• Join the live chat Mondays at noon. Submit your questions and comments here before or during the discussion.
• Call the voicemail of the Dear Prudence podcast at 401-371-DEAR (3327) to hear your question answered on a future episode of the show.
Q. Guilty with a sex drive: I’m a 27-year-old queer and nonbinary person. Most of my adult life, I’ve been in non-monogamous relationships with men where I slept with other people occasionally. I always thought I would never be able to be monogamous. Two years ago, I met my current partner and we decided to have a closed relationship. I love him and only have romantic feelings for him, so it works in that regard.
Last year, I discovered a medical issue with my ovaries. On top of that, my lifelong depression reared its ugly head. All sexual desire I had evaporated, and I became disinterested and even repulsed by sex. I felt guilty that I didn’t want it anymore, so I went through the motions with my partner, even though it made me miserable. He also pressured and coerced me several times after I turned him down. This made things worse and I became extremely anxious about being touched. With time and therapy, I slowly worked on enjoying sex with him again and feeling safe. My libido was still low, though. I recently had surgery on my ovary and suddenly all I want to do is have sex—with other people. I started fantasizing about an old flame from high school and struck up a conversation with him on social media. It was a super risky, stupid idea. But unprovoked, he mentioned that he’s still sexually attracted to me. I told him I was seeing someone and couldn’t get involved. It took all my self-restraint.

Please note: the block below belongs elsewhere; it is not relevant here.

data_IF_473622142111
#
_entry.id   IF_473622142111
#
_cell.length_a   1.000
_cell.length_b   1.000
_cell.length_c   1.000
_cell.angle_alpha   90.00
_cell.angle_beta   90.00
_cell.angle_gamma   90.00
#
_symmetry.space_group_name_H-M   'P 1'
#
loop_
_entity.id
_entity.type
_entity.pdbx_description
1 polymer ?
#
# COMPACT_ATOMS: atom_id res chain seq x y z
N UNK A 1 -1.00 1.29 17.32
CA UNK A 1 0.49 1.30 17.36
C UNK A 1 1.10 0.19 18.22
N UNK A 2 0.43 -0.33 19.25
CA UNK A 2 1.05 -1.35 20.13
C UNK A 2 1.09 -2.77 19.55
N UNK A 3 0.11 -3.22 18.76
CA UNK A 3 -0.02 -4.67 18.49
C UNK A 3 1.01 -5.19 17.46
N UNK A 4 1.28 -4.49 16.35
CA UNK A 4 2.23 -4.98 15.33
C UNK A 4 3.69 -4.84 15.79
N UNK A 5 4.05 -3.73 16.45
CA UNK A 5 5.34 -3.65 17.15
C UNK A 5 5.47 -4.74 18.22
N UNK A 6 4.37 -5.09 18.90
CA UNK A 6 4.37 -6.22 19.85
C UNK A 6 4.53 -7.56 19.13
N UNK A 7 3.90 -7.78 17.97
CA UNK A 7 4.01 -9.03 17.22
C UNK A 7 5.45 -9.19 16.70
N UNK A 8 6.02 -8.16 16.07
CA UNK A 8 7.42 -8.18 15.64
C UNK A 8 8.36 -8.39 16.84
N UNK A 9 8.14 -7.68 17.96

This guy lives across the country and we aren’t in the same social circle, so I’m probably never going to see him in person. All I want to do is send him dirty messages. I just want to have fun, no strings attached, with someone who can’t touch me in person. I feel so tempted and guilty at the same time. My partner has mentioned that if we opened our relationship, he wouldn’t want me to have sex with men. Am I selfish to ask him for a pass here? I’m terrified that he’ll get jealous and it will implode our relationship.
A: My main concern, reading your letter, is this bit: “He also pressured and coerced me several times after I turned him down.” I don’t want to read more into this than what you’ve written, but “coercion” feels a bit more serious than mere garden-variety sexual frustration, ineptly expressed. I know you said that therapy was helpful and that you later felt good sleeping with your partner again, but I’m really curious about how he has grappled with his choice to coerce you into sex you didn’t want to have. If part of you already felt a bit guilty or pressured to live up to your former sex drive, you may not have allowed yourself to really let yourself be hurt and angry with him. What has he done to try to regain your trust? Has he apologized? Has he done any soul-searching or meaningful internal work since then? Do you believe that, if your sex drive were to drop again, your partner would resort to pressure and coercion again? You say that you just want to have fun with someone who can’t touch you in person, and that suggests to me that what you want and need right now is to feel totally safe and in control of your own body. It also suggests to me that you don’t feel like you can be really safe and in control of your own body with your partner.